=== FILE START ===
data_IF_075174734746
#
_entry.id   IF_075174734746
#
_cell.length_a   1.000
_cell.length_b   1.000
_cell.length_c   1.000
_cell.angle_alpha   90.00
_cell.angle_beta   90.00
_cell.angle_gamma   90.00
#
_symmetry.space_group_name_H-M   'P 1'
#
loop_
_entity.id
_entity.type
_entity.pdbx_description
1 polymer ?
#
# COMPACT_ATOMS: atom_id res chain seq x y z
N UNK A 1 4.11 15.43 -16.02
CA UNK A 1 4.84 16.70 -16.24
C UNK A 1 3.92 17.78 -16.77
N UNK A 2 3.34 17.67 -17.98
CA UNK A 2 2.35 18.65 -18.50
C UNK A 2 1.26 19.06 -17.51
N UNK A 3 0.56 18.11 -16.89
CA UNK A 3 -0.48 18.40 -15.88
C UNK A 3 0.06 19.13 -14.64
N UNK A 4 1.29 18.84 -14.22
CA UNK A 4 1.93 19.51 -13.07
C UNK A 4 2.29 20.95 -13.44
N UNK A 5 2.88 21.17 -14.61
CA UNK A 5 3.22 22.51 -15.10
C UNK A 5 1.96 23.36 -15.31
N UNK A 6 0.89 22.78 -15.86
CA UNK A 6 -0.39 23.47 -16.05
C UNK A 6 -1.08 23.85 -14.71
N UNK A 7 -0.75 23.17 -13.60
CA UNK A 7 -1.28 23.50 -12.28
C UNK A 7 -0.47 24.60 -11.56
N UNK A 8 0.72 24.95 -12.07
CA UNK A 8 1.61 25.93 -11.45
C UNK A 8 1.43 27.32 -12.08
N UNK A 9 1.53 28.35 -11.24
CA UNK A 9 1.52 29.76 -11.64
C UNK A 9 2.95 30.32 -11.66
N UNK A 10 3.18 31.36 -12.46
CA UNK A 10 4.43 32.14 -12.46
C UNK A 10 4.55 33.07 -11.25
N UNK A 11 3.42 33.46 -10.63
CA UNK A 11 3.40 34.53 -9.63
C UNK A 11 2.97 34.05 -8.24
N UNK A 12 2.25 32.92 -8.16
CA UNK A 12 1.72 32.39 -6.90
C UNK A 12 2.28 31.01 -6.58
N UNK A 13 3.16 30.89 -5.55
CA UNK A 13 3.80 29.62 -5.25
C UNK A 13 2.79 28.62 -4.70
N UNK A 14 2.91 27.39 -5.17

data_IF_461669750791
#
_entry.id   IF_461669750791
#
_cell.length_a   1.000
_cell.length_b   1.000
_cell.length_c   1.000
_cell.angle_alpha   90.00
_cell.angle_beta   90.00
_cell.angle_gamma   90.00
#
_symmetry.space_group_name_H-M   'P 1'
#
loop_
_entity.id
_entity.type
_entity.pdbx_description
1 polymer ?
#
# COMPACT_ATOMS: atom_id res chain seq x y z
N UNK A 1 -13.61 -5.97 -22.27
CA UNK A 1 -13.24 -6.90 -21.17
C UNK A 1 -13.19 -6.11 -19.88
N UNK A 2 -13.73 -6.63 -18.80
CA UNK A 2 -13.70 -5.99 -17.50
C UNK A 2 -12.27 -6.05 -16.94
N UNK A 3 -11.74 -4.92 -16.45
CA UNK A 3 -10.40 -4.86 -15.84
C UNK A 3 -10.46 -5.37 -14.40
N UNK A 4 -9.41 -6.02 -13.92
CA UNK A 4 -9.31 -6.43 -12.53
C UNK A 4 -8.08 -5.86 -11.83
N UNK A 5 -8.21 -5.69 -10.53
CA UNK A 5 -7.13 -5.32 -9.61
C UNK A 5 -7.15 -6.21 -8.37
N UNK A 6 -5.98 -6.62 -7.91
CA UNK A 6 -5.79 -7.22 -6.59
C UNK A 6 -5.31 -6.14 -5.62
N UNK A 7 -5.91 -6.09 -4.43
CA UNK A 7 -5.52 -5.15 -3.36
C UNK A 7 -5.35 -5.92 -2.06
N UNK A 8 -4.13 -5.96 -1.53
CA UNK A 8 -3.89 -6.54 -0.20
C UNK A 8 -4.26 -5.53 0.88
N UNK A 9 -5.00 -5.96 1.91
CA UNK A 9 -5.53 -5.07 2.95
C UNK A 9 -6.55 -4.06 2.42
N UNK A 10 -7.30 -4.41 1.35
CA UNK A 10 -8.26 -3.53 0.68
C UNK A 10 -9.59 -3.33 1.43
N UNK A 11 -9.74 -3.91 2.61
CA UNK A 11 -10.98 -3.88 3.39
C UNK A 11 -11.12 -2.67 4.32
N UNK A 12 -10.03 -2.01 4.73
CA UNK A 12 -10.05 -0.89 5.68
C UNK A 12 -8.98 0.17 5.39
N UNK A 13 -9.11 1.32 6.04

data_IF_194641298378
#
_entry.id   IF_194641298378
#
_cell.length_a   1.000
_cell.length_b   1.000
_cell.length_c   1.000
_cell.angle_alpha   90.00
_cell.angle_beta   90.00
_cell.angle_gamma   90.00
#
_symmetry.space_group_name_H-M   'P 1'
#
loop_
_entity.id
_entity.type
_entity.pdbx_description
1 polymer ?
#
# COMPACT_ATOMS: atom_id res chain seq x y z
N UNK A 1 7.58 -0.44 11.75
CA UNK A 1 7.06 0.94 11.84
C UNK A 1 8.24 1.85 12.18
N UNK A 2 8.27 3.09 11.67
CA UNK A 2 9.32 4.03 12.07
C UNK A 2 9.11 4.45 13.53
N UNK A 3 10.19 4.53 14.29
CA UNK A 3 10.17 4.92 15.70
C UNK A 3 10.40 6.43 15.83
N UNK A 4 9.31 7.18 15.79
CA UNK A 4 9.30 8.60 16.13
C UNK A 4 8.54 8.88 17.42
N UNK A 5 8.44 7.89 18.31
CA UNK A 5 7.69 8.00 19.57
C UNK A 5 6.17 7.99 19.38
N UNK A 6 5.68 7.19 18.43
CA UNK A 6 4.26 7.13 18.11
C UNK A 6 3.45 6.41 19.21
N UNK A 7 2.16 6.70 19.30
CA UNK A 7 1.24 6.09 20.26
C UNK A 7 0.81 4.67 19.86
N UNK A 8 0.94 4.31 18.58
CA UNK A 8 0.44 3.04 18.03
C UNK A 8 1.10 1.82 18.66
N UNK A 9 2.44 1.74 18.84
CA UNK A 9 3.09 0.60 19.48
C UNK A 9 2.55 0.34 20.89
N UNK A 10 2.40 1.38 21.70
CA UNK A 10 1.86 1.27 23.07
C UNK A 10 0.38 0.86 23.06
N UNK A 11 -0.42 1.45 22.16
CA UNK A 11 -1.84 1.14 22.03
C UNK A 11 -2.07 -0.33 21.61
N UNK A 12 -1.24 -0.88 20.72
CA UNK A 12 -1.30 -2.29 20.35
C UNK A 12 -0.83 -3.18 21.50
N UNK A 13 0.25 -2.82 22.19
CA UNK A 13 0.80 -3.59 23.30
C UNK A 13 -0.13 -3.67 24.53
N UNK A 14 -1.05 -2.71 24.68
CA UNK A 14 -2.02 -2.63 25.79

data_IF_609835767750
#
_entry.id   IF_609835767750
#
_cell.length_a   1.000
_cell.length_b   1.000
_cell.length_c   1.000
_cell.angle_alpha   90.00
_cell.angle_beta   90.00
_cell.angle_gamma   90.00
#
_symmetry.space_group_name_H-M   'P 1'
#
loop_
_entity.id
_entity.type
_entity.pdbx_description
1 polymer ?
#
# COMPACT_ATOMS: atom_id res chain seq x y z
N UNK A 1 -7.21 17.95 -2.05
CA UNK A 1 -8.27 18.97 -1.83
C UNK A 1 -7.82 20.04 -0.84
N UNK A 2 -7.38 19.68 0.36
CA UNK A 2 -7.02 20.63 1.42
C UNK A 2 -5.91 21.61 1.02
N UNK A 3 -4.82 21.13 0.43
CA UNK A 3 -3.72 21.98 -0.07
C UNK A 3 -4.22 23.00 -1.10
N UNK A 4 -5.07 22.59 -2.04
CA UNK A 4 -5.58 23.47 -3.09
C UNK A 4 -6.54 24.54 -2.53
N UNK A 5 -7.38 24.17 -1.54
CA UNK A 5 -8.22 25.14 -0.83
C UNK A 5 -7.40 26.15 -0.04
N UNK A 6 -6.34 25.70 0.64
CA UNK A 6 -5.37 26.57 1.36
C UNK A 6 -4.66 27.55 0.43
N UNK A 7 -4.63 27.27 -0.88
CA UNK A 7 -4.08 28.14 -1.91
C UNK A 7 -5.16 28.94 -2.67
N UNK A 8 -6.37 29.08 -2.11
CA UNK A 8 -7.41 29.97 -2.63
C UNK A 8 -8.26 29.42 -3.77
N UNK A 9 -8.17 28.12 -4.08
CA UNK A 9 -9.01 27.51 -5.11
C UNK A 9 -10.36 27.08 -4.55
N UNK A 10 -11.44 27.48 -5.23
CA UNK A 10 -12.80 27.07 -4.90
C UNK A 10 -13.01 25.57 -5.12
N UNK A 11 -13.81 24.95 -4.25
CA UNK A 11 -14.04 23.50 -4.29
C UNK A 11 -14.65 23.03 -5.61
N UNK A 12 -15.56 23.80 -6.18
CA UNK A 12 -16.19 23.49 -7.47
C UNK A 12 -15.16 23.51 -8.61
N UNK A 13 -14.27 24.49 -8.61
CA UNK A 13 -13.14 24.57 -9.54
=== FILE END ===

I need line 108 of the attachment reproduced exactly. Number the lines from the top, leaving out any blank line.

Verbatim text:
N UNK A 10 -7.30 -4.41 1.35